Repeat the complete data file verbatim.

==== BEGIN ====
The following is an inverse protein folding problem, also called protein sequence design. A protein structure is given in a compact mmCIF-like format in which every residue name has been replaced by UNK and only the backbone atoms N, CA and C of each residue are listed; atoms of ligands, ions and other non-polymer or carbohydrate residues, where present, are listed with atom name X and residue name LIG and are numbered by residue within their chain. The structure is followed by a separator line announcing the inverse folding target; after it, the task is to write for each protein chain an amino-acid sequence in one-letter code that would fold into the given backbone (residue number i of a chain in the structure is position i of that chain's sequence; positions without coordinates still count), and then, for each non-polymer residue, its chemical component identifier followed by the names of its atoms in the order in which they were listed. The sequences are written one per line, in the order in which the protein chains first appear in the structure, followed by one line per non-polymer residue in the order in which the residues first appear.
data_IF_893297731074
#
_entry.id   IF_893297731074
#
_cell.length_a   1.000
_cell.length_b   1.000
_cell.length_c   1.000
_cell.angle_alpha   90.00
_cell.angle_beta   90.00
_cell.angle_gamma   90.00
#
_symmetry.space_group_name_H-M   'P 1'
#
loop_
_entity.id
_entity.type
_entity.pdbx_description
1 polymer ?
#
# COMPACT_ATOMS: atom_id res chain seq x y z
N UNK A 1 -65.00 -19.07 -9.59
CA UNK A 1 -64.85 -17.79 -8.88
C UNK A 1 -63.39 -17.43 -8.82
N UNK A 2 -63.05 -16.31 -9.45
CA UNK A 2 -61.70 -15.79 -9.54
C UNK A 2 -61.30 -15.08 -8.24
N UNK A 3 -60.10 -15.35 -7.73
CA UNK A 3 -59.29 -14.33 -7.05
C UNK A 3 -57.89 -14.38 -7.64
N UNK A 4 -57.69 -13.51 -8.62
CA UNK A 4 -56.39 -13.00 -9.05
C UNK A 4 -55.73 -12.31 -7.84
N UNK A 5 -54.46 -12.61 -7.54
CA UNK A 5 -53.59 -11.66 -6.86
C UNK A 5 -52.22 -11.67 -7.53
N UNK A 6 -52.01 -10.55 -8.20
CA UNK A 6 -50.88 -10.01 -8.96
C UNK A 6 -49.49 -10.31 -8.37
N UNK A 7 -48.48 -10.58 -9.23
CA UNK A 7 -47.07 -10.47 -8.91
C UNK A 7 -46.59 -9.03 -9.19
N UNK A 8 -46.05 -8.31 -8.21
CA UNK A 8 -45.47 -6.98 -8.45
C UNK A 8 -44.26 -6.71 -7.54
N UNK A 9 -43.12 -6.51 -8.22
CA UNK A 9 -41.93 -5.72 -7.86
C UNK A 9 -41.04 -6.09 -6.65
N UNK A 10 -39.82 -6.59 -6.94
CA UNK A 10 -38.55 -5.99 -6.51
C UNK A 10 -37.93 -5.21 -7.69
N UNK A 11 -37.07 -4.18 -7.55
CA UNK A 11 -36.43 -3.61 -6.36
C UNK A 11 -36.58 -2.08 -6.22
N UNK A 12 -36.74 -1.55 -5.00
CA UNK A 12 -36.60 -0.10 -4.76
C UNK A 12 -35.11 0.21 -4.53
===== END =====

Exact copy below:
The following is an inverse protein folding problem, also called protein sequence design. A protein structure is given in a compact mmCIF-like format in which every residue name has been replaced by UNK and only the backbone atoms N, CA and C of each residue are listed; atoms of ligands, ions and other non-polymer or carbohydrate residues, where present, are listed with atom name X and residue name LIG and are numbered by residue within their chain. The structure is followed by a separator line announcing the inverse folding target; after it, the task is to write for each protein chain an amino-acid sequence in one-letter code that would fold into the given backbone (residue number i of a chain in the structure is position i of that chain's sequence; positions without coordinates still count), and then, for each non-polymer residue, its chemical component identifier followed by the names of its atoms in the order in which they were listed. The sequences are written one per line, in the order in which the protein chains first appear in the structure, followed by one line per non-polymer residue in the order in which the residues first appear.
data_IF_893297731074
#
_entry.id   IF_893297731074
#
_cell.length_a   1.000
_cell.length_b   1.000
_cell.length_c   1.000
_cell.angle_alpha   90.00
_cell.angle_beta   90.00
_cell.angle_gamma   90.00
#
_symmetry.space_group_name_H-M   'P 1'
#
loop_
_entity.id
_entity.type
_entity.pdbx_description
1 polymer ?
#
# COMPACT_ATOMS: atom_id res chain seq x y z
N UNK A 1 -65.00 -19.07 -9.59
CA UNK A 1 -64.85 -17.79 -8.88
C UNK A 1 -63.39 -17.43 -8.82
N UNK A 2 -63.05 -16.31 -9.45
CA UNK A 2 -61.70 -15.79 -9.54
C UNK A 2 -61.30 -15.08 -8.24
N UNK A 3 -60.10 -15.35 -7.73
CA UNK A 3 -59.29 -14.33 -7.05
C UNK A 3 -57.89 -14.38 -7.64
N UNK A 4 -57.69 -13.51 -8.62
CA UNK A 4 -56.39 -13.00 -9.05
C UNK A 4 -55.73 -12.31 -7.84
N UNK A 5 -54.46 -12.61 -7.54
CA UNK A 5 -53.59 -11.66 -6.86
C UNK A 5 -52.22 -11.67 -7.53
N UNK A 6 -52.01 -10.55 -8.20
CA UNK A 6 -50.88 -10.01 -8.96
C UNK A 6 -49.49 -10.31 -8.37
N UNK A 7 -48.48 -10.58 -9.23
CA UNK A 7 -47.07 -10.47 -8.91
C UNK A 7 -46.59 -9.03 -9.19
N UNK A 8 -46.05 -8.31 -8.21
CA UNK A 8 -45.47 -6.98 -8.45
C UNK A 8 -44.26 -6.71 -7.54
N UNK A 9 -43.12 -6.51 -8.22
CA UNK A 9 -41.93 -5.72 -7.86
C UNK A 9 -41.04 -6.09 -6.65
N UNK A 10 -39.82 -6.59 -6.94
CA UNK A 10 -38.55 -5.99 -6.51
C UNK A 10 -37.93 -5.21 -7.69
N UNK A 11 -37.07 -4.18 -7.55
CA UNK A 11 -36.43 -3.61 -6.36
C UNK A 11 -36.58 -2.08 -6.22
N UNK A 12 -36.74 -1.55 -5.00
CA UNK A 12 -36.60 -0.10 -4.76
C UNK A 12 -35.11 0.21 -4.53